Continuing my ongoing series about the cover lettering of Danny Crespi at Marvel Comics, mostly from 1974-1979. Photocopies of saved cover lettering from Danny’s files were compiled into a collection by letterer and friend Phil Felix during the 1980s when he worked with Danny on staff at Marvel, and Phil sent me copies. This time I’ll look at pages 45 (above) through 48. The lettering in page 45 is all by Danny Crespi. Sources are below, except for “Firelord,” which I can’t find. It looks unfinished, and may be unused. Oh, and “New,” can’t find that one either. Continue reading
I’ve had a tough time trying to decide which early stories in ADVENTURE COMICS were lettered by Ira Schnapp. I’m sure there were none in issues 1 to 102. In issue 103, Superboy begins as the lead feature, and it seemed likely to me that at least some of those would be lettered by Ira. He had an association with the character: he designed the first and second logos, and of course an association with Superman as well. Above is a page from the Superboy story in issue #103, and it doesn’t look anything like Ira’s work.
A closer look at the story’s title caption confirming it’s definitely not by Ira. It’s by another letterer who often worked on Superman stories, I don’t know his name. His letters are very wide, and on his R the right leg is very curved and the loop sometimes does not join the left side. That’s also true of the center line between the loops of the B. This letterer continued to work on some Superboy stories in this title until the early 1950s. Continue reading
Continuing my research into the DC Comics lettering work of Ira Schnapp, this part will cover Ira’s lettering on the covers of ADVENTURE COMICS. Prior to issue 103, above, dated April 1946, the title featured Simon and Kirby’s Sandman for several years, and few of the covers had any hand-lettering. What did appear was not like the work of Ira Schnapp. Issue 103 began a long run featuring Superboy as the lead character (Superman as a boy), and Ira lettered most of the covers from this issue on, when they had cover lettering at all, some did not. The word NOW! is very much in a style that Ira used throughout his cover lettering career (about 1944 to 1968). The rest of the lettering is typical of early Schnapp cover lettering, not quite like what he used a few years later, but similar.
Ira also designed the Superboy logo seen on this and many later covers and stories, derived from his revamp of the Superman logo from 1940 (itself based on the original logo designs of Superman co-creator Joe Shuster). It’s interesting to note that while the P and R loops are rounded, the B and O in BOY have square corners that match the U. Ira designed a very different Superboy logo for the character’s own title a few years later. Continue reading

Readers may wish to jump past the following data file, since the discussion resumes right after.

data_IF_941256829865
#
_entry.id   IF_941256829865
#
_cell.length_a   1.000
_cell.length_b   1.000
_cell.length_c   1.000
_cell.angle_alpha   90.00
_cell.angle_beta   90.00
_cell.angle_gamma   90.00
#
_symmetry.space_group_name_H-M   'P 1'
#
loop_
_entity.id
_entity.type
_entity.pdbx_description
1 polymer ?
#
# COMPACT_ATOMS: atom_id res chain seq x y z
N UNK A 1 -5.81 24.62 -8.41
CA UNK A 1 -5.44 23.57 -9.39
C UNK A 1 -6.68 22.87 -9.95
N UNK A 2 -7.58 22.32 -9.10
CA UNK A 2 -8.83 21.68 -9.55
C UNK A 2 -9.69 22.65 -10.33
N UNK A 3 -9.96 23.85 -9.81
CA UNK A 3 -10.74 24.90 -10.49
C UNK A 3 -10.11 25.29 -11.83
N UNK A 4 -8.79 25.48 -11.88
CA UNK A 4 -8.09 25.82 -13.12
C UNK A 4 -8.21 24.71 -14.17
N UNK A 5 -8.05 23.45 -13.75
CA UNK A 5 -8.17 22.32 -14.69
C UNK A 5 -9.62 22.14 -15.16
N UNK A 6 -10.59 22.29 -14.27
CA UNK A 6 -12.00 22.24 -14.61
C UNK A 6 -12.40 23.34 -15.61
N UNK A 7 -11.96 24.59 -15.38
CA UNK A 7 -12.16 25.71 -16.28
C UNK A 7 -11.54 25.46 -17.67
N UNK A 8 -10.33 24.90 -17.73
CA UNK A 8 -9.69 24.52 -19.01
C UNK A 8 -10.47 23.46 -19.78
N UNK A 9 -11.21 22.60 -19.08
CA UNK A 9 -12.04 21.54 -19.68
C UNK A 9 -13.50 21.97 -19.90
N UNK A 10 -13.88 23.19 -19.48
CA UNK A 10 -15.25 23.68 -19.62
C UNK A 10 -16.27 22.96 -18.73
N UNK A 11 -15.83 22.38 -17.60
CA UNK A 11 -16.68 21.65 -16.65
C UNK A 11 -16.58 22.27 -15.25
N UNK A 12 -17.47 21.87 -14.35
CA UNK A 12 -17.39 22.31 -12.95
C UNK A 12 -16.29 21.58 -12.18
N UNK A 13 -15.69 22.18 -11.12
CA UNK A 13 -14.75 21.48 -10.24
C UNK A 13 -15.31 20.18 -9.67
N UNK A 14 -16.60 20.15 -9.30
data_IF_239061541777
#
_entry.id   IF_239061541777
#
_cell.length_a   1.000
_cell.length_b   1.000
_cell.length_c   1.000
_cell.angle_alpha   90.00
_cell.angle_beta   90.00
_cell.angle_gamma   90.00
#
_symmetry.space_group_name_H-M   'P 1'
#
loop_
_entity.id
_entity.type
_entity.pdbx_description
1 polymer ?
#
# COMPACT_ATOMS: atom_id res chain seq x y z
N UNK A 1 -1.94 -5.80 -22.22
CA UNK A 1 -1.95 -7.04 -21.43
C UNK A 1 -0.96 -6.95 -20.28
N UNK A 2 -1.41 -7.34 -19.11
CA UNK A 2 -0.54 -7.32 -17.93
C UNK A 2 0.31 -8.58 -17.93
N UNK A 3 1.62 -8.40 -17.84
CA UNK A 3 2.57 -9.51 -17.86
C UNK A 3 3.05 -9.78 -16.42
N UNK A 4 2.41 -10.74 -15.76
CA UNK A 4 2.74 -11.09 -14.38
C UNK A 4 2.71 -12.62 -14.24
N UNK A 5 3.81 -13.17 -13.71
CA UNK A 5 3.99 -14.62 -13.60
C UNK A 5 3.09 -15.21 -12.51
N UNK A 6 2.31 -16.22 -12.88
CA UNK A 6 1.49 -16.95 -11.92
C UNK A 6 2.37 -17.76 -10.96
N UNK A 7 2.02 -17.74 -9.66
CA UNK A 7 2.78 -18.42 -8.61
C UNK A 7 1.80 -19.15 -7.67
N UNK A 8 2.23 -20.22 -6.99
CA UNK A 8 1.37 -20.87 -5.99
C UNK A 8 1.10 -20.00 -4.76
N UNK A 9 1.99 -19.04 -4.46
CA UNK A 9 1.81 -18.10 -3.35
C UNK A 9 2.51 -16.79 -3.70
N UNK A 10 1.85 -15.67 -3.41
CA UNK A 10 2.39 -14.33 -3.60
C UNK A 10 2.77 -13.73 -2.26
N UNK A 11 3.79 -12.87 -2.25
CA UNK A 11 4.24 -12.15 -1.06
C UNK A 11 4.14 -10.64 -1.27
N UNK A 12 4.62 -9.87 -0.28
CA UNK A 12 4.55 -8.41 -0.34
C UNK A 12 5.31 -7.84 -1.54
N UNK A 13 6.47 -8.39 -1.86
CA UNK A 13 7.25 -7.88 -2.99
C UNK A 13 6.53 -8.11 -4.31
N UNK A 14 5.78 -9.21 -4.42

The first collection of the new DOOM PATROL I’m lettering has arrived. I’m enjoying it a great deal, and you might, too. I think it stands on equal footing with the earlier series written by Grant Morrison, from which writer Gerard Way and artist Nick Derington took a lot of their inspiration. As I don’t get individual printed issues anymore, this is my first look at it printed and in color. Looks great!
One thing I’ve been noticing in recent DC printed comics is a different method of color separation. I’m not sure when it started, but fairly recently, I think. Gone are the regimented rows of dots in the colors, now they are dithered.
A closer look to explain what I mean. See how the tiny dots of color do not line up in rows, but instead are spread randomly? The previous regimented dots were a function of photographic color separations. Digital separations have other options, including this one. It gives the color a more evenly spread feeling, you notice the dots less, and those dots are much smaller than they used to be, too. I have no way of measuring how many dots per inch the color uses here, but it’s a LOT. Note, there’s no dots in the solid black lettering and balloon borders above, but when I used color in the lettering, it has the same kind of separations. Interesting and modern. The look is closer to what you’d get at home with an inkjet printer, which I think uses the same diffusion pattern of dots. Printed comics are now even more finely detailed than their digital versions available on sites like Comixology, though those look fine when I read them, too.
The collection goes on sale May 31st at comics sellers. I heartily approve.
My final report, last two full days in Savannah. Sunday morning, Dave, Ann and Ellen decided to attend Mass in Savannah’s Catholic Cathedral, St. John the Baptist. I opted to walk around outside instead, but got this photo of the outside. We regrouped at the Book Lady Bookstore, where we found a few things we wanted, then had lunch at the Mellow Mushroom pizza restaurant. Continue reading